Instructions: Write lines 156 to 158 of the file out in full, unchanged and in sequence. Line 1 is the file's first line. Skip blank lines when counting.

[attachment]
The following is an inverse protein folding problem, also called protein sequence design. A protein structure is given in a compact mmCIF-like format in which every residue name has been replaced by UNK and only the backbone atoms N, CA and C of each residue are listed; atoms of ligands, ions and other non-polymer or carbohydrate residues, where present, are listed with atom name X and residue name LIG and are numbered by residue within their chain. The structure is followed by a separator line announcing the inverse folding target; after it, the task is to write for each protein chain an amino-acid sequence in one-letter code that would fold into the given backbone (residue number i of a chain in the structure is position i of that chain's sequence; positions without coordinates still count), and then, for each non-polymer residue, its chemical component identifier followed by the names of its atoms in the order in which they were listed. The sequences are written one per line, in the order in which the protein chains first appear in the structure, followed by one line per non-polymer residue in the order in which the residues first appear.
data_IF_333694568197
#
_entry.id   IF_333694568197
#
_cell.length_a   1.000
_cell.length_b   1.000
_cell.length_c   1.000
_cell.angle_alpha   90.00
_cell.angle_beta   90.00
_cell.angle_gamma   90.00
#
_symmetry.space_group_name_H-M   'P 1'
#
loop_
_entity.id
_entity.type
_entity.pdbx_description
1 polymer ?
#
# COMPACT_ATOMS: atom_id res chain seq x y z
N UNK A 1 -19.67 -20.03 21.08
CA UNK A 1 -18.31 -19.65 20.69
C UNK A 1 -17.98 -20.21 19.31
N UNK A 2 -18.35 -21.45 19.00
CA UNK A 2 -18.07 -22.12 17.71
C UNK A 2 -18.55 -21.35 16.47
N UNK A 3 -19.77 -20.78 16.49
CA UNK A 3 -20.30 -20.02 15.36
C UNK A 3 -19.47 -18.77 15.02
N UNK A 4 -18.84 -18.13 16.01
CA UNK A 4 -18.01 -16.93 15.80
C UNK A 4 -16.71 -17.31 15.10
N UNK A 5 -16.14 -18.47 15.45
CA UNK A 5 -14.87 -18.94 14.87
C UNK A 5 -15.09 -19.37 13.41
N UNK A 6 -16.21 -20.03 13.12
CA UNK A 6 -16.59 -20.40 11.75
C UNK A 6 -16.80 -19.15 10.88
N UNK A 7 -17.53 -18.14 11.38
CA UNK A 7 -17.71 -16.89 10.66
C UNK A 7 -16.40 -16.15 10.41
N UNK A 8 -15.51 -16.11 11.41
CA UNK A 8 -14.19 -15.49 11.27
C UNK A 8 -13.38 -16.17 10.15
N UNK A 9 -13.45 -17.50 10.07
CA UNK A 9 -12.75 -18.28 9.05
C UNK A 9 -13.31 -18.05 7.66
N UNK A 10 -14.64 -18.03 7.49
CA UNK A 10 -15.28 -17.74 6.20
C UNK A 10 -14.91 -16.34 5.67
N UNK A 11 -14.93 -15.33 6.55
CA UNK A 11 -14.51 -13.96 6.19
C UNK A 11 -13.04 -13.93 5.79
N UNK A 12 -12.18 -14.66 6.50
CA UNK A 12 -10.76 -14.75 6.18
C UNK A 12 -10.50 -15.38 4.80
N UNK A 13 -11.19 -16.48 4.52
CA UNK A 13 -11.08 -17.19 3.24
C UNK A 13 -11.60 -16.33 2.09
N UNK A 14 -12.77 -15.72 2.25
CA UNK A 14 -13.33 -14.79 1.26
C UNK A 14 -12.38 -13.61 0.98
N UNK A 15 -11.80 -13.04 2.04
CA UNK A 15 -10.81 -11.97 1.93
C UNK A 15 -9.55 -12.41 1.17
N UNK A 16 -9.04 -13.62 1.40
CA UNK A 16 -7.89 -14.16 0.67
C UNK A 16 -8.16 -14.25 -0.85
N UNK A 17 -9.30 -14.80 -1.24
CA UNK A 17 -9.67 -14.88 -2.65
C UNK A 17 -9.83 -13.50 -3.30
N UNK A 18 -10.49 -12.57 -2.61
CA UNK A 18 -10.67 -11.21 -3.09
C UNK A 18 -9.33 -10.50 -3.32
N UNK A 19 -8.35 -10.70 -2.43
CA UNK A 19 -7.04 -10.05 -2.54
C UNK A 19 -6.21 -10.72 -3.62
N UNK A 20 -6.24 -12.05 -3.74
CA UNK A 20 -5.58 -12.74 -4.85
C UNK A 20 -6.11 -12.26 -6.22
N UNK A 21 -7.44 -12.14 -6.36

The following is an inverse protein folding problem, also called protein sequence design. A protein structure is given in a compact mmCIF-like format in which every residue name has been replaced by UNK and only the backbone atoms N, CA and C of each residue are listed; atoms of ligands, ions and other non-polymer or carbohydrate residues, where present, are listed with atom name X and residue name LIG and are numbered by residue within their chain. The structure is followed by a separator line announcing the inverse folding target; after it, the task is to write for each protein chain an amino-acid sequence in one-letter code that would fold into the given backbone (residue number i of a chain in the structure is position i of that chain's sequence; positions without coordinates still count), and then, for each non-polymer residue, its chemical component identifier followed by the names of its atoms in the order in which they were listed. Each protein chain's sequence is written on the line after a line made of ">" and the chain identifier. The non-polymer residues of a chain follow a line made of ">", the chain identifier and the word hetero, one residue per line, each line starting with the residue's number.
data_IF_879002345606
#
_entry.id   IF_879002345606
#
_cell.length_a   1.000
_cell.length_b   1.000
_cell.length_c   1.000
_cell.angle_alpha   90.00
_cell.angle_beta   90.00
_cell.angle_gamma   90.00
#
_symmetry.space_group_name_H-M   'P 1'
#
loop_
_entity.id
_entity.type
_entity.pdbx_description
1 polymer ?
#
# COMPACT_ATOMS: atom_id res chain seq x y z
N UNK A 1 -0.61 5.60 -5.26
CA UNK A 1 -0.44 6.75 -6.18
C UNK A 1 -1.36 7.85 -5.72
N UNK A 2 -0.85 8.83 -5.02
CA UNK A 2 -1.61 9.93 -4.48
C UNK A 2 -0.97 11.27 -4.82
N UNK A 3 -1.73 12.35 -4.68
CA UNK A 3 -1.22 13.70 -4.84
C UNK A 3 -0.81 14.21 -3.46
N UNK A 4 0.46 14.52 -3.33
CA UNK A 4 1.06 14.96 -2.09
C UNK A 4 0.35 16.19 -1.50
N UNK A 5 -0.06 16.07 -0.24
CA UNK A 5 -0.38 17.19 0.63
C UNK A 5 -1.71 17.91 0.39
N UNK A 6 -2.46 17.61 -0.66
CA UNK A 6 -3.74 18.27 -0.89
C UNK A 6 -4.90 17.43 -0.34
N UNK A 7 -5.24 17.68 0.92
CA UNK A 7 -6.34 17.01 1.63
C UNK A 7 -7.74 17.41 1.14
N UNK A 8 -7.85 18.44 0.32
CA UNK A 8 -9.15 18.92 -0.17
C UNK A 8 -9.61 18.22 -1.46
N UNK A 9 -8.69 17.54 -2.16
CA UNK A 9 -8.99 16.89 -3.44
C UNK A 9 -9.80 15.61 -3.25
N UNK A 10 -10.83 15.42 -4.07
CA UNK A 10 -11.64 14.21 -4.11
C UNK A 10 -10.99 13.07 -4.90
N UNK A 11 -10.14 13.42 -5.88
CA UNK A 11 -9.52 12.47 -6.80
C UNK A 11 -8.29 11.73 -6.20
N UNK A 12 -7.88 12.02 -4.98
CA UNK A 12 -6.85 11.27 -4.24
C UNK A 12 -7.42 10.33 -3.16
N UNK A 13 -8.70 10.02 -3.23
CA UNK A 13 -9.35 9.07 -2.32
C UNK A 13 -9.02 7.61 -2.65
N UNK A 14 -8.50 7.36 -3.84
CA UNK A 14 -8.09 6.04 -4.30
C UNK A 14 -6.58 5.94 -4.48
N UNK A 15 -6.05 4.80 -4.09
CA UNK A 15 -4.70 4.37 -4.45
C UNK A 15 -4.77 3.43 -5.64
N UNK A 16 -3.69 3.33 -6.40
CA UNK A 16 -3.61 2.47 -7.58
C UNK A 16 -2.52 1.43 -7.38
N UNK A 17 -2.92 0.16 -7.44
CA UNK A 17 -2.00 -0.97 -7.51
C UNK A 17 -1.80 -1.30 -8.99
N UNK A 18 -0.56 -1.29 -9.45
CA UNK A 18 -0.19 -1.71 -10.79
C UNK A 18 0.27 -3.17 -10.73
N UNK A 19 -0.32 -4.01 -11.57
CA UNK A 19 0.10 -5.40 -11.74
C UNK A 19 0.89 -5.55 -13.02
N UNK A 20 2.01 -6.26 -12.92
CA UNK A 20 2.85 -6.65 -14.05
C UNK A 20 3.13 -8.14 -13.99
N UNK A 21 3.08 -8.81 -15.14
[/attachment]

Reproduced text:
CA UNK A 18 -0.19 -1.71 -10.79
C UNK A 18 0.27 -3.17 -10.73
N UNK A 19 -0.32 -4.01 -11.57